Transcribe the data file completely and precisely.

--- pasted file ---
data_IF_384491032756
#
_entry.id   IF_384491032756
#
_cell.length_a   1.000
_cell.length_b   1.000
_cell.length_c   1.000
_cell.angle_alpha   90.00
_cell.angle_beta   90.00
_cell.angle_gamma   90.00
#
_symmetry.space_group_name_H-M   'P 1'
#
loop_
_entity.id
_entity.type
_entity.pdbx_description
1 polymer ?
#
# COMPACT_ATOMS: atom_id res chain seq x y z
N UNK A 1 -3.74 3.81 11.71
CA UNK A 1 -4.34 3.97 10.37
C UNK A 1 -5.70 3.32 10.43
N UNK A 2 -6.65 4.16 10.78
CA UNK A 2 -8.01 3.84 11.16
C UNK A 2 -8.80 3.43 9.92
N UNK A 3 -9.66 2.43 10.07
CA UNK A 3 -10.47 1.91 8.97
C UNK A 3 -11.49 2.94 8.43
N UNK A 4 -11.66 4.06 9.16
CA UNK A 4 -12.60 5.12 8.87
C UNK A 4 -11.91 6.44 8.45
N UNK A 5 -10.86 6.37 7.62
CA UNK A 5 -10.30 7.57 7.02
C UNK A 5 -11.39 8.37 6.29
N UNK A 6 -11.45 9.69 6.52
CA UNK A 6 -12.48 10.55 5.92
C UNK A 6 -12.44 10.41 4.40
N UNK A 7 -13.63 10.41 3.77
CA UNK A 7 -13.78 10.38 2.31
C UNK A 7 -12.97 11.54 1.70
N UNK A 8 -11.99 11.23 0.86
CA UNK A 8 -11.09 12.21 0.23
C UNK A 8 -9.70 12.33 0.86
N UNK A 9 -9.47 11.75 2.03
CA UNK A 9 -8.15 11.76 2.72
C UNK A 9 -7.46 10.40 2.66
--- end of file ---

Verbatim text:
data_IF_384491032756
#
_entry.id   IF_384491032756
#
_cell.length_a   1.000
_cell.length_b   1.000
_cell.length_c   1.000
_cell.angle_alpha   90.00
_cell.angle_beta   90.00
_cell.angle_gamma   90.00
#
_symmetry.space_group_name_H-M   'P 1'
#
loop_
_entity.id
_entity.type
_entity.pdbx_description
1 polymer ?
#
# COMPACT_ATOMS: atom_id res chain seq x y z
N UNK A 1 -3.74 3.81 11.71
CA UNK A 1 -4.34 3.97 10.37
C UNK A 1 -5.70 3.32 10.43
N UNK A 2 -6.65 4.16 10.78
CA UNK A 2 -8.01 3.84 11.16
C UNK A 2 -8.80 3.43 9.92
N UNK A 3 -9.66 2.43 10.07
CA UNK A 3 -10.47 1.91 8.97
C UNK A 3 -11.49 2.94 8.43
N UNK A 4 -11.66 4.06 9.16
CA UNK A 4 -12.60 5.12 8.87
C UNK A 4 -11.91 6.44 8.45
N UNK A 5 -10.86 6.37 7.62
CA UNK A 5 -10.30 7.57 7.02
C UNK A 5 -11.39 8.37 6.29
N UNK A 6 -11.45 9.69 6.52
CA UNK A 6 -12.48 10.55 5.92
C UNK A 6 -12.44 10.41 4.40
N UNK A 7 -13.63 10.41 3.77
CA UNK A 7 -13.78 10.38 2.31
C UNK A 7 -12.97 11.54 1.70
N UNK A 8 -11.99 11.23 0.86
CA UNK A 8 -11.09 12.21 0.23
C UNK A 8 -9.70 12.33 0.86
N UNK A 9 -9.47 11.75 2.03
CA UNK A 9 -8.15 11.76 2.72
C UNK A 9 -7.46 10.40 2.66